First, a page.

Chinese Medical Information Portal Website (Taiwan Medical Network-TMN) - OldDoc Wu's Series
(Established in March 1996)
Dr. Wu's Liver diseases
for professionals (medical students and residents)
(Posted Sep. 16, 1996; Updated May 14, 2009)
Acute liver failure
(Key words: acute liver failure, fulminant hepatitis, fulminant hepatic failure, superacute liver failure, subacute liver failure)
- Acute liver failure is a clinical condition that result from severe and extensive damage of liver cells leading to failure of the liver to fucntion normally and induce mental confusion of various degree.
- It is caused by various kinds of diseases, therefore it is called a syndrome (a similar clinical condition caused by different diseases).
- It is a very severe clinical condition with high mortality rate, but when patients recover, they will recover completely.
- The symptoms are: icterus or jaundice (yellowish change of skin and mucosa color), and mental confusion and loss of different degree.
- The shorter the interval from onset of icterus to onset of mental confusion, the better the outcome appears to be.
- Acute liver failure is a clinical syndrome that results from massive necrosis of livr cells leading to hepatic encephalopathy and severe impairement of hepatic function.
- It is caused by different kinds of diseases, such as viral hepatitis (A, B, C, ...), drugs, intoxication, autoimmne hepatitis, and etc.
- It has diverse clinical courses and etiological factors, therefore, various classifications have been proposed with some degree of overlaps.
Perplexity in Terminology:
- Fulminant Hepatic Failure (FHF)
- Acute liver failure
- "Acute" vs "Fulminant"; "liver" vs "hepatic"
- Lucke and Mallory (1946):
- Two types of acute hepatitis:
- 1) fulminant form with an extremely rapid outcome
- 2) subacute form with a slower course
- Trey (1970; USA):
- Fulminant hepatic failure:
- potentially reversible condition
- consequence of severe liver injury
- with an onset of encepalopathy within 8 weeks of the appearance of the first symptoms
- absence of pre-existing liver disease.
- Bernuau and Benhamou (1986; 1993; Paris):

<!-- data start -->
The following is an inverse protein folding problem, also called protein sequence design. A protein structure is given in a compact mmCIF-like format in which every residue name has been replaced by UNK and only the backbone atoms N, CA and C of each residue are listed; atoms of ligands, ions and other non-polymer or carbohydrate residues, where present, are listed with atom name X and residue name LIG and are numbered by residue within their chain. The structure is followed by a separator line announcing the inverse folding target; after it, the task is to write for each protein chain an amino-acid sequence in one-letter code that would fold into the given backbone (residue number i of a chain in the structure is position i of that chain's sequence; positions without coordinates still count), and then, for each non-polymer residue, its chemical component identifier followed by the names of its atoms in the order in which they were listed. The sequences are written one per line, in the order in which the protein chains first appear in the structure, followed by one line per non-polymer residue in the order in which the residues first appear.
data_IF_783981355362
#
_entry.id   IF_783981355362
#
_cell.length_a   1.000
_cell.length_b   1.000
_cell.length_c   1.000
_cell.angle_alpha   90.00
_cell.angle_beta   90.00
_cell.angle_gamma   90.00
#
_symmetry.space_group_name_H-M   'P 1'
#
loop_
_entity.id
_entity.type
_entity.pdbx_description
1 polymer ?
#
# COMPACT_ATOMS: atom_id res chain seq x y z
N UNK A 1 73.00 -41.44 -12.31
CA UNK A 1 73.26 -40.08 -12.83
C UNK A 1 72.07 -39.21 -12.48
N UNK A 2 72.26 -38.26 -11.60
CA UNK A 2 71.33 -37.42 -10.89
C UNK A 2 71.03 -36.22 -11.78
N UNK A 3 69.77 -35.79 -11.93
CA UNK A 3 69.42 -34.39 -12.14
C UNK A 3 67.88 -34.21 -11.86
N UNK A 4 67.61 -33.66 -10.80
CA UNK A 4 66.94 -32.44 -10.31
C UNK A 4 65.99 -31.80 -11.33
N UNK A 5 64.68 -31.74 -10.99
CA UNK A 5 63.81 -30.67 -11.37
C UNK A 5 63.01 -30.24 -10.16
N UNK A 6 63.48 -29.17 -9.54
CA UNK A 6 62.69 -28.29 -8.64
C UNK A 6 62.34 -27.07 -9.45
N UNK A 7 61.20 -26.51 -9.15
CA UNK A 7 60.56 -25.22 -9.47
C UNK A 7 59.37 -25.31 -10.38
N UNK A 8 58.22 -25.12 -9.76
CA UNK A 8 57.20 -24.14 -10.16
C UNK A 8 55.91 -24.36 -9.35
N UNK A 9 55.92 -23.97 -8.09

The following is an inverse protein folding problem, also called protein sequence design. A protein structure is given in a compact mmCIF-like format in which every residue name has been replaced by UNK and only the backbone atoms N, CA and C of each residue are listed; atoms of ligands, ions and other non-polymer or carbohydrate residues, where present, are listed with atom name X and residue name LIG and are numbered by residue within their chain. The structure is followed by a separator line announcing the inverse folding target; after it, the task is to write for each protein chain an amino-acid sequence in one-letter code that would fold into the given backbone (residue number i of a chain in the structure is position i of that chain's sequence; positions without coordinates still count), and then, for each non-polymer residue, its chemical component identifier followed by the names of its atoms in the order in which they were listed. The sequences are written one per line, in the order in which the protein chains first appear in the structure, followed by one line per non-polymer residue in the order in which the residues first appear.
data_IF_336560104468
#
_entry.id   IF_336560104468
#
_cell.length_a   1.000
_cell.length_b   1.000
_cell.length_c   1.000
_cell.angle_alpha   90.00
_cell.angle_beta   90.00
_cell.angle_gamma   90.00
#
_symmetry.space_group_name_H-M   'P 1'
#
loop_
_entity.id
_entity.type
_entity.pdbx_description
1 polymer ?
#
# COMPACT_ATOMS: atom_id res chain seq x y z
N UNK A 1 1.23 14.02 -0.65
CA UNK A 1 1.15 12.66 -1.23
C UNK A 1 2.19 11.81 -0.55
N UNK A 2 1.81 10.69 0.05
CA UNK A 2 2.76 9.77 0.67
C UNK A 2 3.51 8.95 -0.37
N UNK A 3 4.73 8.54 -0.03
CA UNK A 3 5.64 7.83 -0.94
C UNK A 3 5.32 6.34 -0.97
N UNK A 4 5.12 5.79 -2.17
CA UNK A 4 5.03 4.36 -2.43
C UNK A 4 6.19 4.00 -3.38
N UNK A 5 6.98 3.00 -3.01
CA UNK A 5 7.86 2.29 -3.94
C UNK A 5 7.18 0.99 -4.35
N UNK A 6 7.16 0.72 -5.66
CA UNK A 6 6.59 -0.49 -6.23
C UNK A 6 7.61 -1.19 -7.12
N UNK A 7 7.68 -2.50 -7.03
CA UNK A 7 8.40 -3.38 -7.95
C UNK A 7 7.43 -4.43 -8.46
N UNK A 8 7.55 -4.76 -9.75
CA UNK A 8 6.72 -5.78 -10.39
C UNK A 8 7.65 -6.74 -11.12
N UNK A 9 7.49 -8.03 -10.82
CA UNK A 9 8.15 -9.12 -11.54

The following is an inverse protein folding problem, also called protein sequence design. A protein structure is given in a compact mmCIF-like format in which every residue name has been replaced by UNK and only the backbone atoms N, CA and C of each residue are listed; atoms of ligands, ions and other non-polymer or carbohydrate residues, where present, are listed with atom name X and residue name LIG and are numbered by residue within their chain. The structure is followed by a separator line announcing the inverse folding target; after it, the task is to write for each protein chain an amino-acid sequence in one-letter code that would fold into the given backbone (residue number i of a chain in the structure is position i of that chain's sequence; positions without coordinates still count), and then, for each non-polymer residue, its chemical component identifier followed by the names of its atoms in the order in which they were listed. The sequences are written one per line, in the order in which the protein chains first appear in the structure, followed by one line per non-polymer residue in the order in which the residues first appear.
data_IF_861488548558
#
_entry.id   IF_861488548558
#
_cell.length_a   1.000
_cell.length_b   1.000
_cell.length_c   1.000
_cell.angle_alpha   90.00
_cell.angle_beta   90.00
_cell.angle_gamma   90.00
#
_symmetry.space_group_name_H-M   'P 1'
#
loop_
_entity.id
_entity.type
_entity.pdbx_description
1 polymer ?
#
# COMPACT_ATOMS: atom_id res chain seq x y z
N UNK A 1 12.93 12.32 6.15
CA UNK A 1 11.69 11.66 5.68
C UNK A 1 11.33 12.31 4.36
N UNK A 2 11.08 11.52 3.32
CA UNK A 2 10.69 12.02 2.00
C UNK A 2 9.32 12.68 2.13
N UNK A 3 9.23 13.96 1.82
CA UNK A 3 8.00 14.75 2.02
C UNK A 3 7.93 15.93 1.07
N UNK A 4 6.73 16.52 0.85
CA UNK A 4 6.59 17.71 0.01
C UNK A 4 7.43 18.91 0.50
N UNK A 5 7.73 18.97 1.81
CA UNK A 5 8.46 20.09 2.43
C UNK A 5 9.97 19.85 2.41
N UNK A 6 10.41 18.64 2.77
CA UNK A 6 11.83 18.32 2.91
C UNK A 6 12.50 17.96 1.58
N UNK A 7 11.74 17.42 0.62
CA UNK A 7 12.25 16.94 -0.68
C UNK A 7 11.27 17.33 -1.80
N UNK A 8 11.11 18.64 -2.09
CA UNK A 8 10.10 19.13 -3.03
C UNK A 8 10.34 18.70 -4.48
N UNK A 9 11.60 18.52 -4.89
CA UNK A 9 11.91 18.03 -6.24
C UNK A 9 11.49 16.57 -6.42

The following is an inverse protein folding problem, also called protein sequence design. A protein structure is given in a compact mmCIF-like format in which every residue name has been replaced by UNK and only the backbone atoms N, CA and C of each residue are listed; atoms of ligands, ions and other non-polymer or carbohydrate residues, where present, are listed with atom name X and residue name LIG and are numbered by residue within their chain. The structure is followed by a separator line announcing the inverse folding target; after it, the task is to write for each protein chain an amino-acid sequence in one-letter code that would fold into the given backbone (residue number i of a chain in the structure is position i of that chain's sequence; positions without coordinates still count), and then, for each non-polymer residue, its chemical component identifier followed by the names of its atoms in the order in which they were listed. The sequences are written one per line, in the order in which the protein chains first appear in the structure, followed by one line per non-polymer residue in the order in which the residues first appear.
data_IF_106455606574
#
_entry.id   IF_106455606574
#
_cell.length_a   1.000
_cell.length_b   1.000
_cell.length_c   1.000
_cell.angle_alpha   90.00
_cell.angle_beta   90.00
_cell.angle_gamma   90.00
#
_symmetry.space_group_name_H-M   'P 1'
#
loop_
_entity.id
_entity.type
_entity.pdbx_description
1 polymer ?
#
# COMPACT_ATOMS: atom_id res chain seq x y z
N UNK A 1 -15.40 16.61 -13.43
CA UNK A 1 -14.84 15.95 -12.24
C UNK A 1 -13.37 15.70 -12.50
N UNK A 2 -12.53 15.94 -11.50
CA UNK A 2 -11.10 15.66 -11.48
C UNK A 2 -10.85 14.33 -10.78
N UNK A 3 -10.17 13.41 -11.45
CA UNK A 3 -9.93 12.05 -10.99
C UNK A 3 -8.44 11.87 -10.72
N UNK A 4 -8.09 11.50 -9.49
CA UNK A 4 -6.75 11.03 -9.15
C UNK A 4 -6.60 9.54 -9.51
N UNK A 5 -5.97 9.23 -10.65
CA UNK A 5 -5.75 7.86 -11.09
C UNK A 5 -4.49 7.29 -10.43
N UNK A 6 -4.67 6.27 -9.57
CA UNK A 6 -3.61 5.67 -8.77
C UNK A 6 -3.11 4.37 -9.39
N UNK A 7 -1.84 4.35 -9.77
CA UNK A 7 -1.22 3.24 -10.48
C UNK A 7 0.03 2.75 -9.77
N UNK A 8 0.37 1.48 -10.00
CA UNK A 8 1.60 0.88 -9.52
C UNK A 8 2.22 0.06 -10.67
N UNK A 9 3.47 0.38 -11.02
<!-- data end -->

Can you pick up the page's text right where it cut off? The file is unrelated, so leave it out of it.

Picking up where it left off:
- Fulminant hepatic failure
- development of encephalopathy within 2 weeks after the onset of jaundice
- Subfulminant liver failure
- cause, age, and prothrombin or factor V level is more accurate than that based only on the interval between the onset of jaundice and encephalopathy
- Bernuau also suggested the term "Severe acute liver failure" for a case with:
- a greater than 50 % decrease in normal coagulation factors concentration without the
development of hepatic encephalopathy.
- as soon as encephalopathy develops, uses the term "fulmiant or subfulminant liver failure"
- O'Grady (1993; London):
- classification: (encephalopathy appears ~wks within or after the onset of the first symptoms)
- Hyperacute liver failure ( within 1 week),
- acute liver failure( 2 to 4 weeks) and
- subacute liver failure ( 5 to 12 weeks).
- survival rate with medical management :
- HALF : ALF : SALF = 36 % : 7 % : 14 %
= incidence of cerebral edema (H : H : L)
- encepahalopathy: mandatory clincal feature
- include cases of pre-existing synptomless chronic liver conditions
- both groups accept the fact that the survival rate is greater in those
cases with a shorter interval between onset of the first symptom and encephalopathy.
- Two groups -- Encephalopathy occur within and over 10 days after onset
- Shorter interval -- better pgognosis
- Acharya SK (1996; India)
- Pregnancy, cause, and rapidity of onset of encephalopathy did not influence survival
- Questions on evaluation of the prognosis of FHF -- to estimate probability of spontaneous recovery
- Completely reversible condition
- FHF case with stage 3~4 encephalopathy -- medical therapy alone -- poor prognosis
- Orthotopic liver transplantation (OLTx) -- survival rate: 60~80% -- lifelong immunosuppressive therapy
- Timing -- when to perform OLTx -- critical for successful OLTx
- Predictive factors for survival:
- Static variables: age, race, gender, cause
- Dynamic variables: degree of come, serum bilirubin, prothrombin time, factor V
- HAV, HBV, HCV, HEV, HDV, HSV, CMV, EBV, HZV, drug-induced, toxic,
concommitant use of enzyme-inducing drugs and chronic alcohol ingestion
aaggravate paracetamol-induced liver injury, afratoxin, herbs,
ischemic liver cell necrosis, hypovolemic or septicemic shock,
hepatic artery thrombosis, Budd-Chiary syndrome, veno-occlusive
disease of the liver, microvesicular steatosis in pregnancy, Ray's
syndrome, liver transplantation.
- Clinical presentation:
- Hepatic encepahlopathy:
- stupor or coma
- fector hepaticus
- flapping remor
- raised blood ammonia.
- Cerebral edema:
- vasogenic - disruption of blood-brain barrier.
- cytogenic edema - loss of capacity of neuroglial cells to
maintain solute and water homeostasis.
- increase of intracranial pressure.
- platelet - decrease
- coagulation factors - decrease (factor V, VII, XIII, fibrinogen)
- antithrombin III, alpha-2 macroblobulin - decrease
- fibrinolysis and DIC
- prothrombin-T, PTT
- Infection and immunity:
- bacteremia, septicemia, endotoxemia.
- cytokines - increase (IL-1, TNF,)
- Biochemical change:
- alpha-fetoprotein - regeneration
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(By Jau-Shin Wu, M.D.; Posted Sep. 16, 1996; Revised May 12, 2009)
(TMN) Since June 09, 2002
(Dr. Wu's Liver D) Since Jan. 01, 2008
(Olddoc)Since Jan. 01, 2008
(TMN) Since Jan. 01, 2008